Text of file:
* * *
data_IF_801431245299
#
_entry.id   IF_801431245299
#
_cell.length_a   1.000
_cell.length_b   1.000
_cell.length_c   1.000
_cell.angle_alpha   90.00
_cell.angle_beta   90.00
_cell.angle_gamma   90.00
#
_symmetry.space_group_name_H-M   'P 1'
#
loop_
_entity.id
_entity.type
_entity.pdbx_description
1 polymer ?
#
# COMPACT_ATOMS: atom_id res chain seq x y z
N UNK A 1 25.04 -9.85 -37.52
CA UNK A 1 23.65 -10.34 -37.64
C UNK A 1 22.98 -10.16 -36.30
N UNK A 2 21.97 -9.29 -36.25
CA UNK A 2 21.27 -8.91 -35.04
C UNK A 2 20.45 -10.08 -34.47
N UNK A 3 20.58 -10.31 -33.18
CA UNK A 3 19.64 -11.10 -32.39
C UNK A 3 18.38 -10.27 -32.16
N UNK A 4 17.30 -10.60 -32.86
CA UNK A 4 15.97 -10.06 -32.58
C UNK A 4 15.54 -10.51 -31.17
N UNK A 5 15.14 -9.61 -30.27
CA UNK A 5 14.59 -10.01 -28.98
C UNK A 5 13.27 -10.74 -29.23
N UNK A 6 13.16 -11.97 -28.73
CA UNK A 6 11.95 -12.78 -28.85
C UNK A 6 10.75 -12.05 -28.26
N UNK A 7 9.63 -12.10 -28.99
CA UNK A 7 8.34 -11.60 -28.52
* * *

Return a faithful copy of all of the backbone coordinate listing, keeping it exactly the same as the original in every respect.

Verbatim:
data_IF_801431245299
#
_entry.id   IF_801431245299
#
_cell.length_a   1.000
_cell.length_b   1.000
_cell.length_c   1.000
_cell.angle_alpha   90.00
_cell.angle_beta   90.00
_cell.angle_gamma   90.00
#
_symmetry.space_group_name_H-M   'P 1'
#
loop_
_entity.id
_entity.type
_entity.pdbx_description
1 polymer ?
#
# COMPACT_ATOMS: atom_id res chain seq x y z
N UNK A 1 25.04 -9.85 -37.52
CA UNK A 1 23.65 -10.34 -37.64
C UNK A 1 22.98 -10.16 -36.30
N UNK A 2 21.97 -9.29 -36.25
CA UNK A 2 21.27 -8.91 -35.04
C UNK A 2 20.45 -10.08 -34.47
N UNK A 3 20.58 -10.31 -33.18
CA UNK A 3 19.64 -11.10 -32.39
C UNK A 3 18.38 -10.27 -32.16
N UNK A 4 17.30 -10.60 -32.86
CA UNK A 4 15.97 -10.06 -32.58
C UNK A 4 15.54 -10.51 -31.17
N UNK A 5 15.14 -9.61 -30.27
CA UNK A 5 14.59 -10.01 -28.98
C UNK A 5 13.27 -10.74 -29.23
N UNK A 6 13.16 -11.97 -28.73
CA UNK A 6 11.95 -12.78 -28.85
C UNK A 6 10.75 -12.05 -28.26
N UNK A 7 9.63 -12.10 -28.99
CA UNK A 7 8.34 -11.60 -28.52